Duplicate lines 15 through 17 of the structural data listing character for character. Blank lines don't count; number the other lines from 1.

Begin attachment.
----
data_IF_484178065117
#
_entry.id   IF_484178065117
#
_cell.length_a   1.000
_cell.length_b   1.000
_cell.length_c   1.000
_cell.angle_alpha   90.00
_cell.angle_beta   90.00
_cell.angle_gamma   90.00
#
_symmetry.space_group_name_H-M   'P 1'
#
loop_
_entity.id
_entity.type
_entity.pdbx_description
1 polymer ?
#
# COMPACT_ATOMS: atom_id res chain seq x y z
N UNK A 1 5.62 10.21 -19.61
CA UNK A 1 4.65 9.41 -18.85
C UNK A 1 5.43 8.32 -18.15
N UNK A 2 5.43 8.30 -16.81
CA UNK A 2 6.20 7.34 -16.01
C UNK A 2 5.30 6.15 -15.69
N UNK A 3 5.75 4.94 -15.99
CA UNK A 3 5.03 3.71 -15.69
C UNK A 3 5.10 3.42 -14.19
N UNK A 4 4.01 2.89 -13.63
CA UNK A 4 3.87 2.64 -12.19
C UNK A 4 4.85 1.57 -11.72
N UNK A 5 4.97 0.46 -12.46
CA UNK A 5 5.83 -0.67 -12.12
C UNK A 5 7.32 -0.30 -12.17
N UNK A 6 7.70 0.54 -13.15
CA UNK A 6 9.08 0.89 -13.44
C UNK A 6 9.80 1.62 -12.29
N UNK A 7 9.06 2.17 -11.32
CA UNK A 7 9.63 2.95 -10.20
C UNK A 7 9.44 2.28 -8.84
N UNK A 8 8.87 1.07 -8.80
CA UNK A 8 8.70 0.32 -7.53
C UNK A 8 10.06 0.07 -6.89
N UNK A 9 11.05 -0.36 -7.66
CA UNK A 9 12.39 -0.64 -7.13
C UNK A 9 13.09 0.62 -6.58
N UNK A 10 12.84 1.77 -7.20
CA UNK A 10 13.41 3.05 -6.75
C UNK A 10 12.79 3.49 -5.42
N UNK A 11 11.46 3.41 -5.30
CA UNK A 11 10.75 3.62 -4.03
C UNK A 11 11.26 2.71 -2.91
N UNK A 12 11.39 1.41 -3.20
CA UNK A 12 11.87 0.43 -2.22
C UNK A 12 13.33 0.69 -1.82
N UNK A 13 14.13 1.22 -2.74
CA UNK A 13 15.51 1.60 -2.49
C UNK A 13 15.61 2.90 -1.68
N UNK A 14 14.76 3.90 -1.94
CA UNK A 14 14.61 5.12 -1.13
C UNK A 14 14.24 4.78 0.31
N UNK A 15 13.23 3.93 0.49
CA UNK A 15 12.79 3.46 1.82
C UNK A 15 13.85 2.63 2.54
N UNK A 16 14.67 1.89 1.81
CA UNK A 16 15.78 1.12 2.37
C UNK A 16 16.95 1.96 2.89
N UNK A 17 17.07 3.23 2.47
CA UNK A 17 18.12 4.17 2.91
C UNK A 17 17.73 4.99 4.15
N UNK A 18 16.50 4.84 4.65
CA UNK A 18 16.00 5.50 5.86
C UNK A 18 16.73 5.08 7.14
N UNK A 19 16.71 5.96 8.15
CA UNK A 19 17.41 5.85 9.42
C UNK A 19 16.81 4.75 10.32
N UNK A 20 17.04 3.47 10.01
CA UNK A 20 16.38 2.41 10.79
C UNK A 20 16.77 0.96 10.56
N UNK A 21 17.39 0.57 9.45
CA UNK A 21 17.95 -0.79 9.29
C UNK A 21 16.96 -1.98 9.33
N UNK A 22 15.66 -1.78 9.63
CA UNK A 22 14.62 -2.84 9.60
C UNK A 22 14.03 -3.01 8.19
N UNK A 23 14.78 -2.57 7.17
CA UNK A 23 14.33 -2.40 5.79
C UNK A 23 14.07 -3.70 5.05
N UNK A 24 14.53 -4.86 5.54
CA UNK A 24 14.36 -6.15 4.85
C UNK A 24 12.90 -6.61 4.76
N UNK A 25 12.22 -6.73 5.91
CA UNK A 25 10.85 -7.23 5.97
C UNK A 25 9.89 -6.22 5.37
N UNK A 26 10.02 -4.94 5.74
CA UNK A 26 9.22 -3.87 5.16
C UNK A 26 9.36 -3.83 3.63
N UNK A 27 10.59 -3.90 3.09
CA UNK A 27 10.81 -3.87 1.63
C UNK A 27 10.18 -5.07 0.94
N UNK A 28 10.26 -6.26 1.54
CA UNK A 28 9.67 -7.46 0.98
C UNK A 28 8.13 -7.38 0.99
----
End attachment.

_entity.id
_entity.type
_entity.pdbx_description